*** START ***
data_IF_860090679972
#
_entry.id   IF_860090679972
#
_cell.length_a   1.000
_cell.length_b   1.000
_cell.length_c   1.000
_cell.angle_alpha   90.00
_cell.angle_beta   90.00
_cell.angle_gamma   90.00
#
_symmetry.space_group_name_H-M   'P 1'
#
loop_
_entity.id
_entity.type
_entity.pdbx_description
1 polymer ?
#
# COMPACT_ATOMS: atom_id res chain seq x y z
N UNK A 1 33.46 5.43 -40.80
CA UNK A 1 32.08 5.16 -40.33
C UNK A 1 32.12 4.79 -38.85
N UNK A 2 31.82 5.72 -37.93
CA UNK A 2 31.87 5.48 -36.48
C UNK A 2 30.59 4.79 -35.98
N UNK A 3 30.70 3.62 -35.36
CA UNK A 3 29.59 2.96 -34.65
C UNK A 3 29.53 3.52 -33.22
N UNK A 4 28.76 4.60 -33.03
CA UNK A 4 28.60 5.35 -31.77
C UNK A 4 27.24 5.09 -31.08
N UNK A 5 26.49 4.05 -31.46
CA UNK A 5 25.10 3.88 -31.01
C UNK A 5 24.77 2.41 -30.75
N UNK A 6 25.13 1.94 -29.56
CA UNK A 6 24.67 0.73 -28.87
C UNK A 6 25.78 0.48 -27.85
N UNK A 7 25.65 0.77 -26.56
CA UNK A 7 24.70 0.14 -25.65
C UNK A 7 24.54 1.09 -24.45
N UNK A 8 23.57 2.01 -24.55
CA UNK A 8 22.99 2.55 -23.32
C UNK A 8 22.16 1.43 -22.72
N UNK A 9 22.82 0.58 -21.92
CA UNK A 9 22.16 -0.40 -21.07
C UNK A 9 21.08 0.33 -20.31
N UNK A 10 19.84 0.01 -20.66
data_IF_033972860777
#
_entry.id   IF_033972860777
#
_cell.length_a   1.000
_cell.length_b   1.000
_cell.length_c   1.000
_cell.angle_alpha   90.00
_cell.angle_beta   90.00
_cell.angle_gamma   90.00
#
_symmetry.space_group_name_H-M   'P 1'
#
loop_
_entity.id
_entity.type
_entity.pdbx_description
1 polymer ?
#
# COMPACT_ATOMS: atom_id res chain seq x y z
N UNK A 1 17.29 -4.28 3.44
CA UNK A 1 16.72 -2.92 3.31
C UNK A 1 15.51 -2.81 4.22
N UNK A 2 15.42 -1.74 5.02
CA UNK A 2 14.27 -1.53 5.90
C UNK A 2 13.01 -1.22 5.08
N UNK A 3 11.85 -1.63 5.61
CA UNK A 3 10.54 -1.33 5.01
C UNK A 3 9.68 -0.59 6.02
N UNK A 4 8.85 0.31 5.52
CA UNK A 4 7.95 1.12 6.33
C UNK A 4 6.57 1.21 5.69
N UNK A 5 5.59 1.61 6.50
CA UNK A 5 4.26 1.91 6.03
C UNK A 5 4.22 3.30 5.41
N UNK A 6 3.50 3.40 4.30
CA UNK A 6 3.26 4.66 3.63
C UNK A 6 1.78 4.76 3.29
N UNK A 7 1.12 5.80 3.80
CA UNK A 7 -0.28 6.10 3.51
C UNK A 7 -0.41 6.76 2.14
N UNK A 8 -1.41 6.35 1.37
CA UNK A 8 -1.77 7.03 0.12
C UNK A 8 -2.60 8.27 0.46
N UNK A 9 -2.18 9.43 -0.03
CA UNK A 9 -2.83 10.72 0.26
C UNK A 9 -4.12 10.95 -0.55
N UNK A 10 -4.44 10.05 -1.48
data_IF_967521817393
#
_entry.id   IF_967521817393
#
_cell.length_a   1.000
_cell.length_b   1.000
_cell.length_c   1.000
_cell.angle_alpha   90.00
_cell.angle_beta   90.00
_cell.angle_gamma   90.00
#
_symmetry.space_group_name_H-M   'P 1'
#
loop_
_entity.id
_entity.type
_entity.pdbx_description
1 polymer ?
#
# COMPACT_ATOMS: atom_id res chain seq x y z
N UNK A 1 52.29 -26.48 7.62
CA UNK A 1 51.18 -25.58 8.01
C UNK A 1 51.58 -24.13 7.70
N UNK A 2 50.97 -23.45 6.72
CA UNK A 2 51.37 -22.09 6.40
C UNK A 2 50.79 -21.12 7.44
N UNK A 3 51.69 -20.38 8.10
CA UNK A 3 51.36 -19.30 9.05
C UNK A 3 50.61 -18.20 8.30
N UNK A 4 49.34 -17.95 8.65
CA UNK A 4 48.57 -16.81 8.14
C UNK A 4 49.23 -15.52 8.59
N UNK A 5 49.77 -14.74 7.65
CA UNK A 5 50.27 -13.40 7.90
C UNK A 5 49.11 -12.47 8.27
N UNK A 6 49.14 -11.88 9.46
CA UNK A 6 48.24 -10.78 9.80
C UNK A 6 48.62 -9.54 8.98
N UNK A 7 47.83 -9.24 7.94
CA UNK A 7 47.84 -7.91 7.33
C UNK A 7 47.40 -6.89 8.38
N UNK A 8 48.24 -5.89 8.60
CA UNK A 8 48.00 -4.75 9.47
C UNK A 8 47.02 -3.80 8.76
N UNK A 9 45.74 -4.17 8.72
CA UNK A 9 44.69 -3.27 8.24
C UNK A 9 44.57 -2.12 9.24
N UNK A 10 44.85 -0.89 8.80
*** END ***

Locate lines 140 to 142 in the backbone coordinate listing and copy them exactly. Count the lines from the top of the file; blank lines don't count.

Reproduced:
C UNK A 8 47.02 -3.80 8.76
N UNK A 9 45.74 -4.17 8.72
CA UNK A 9 44.69 -3.27 8.24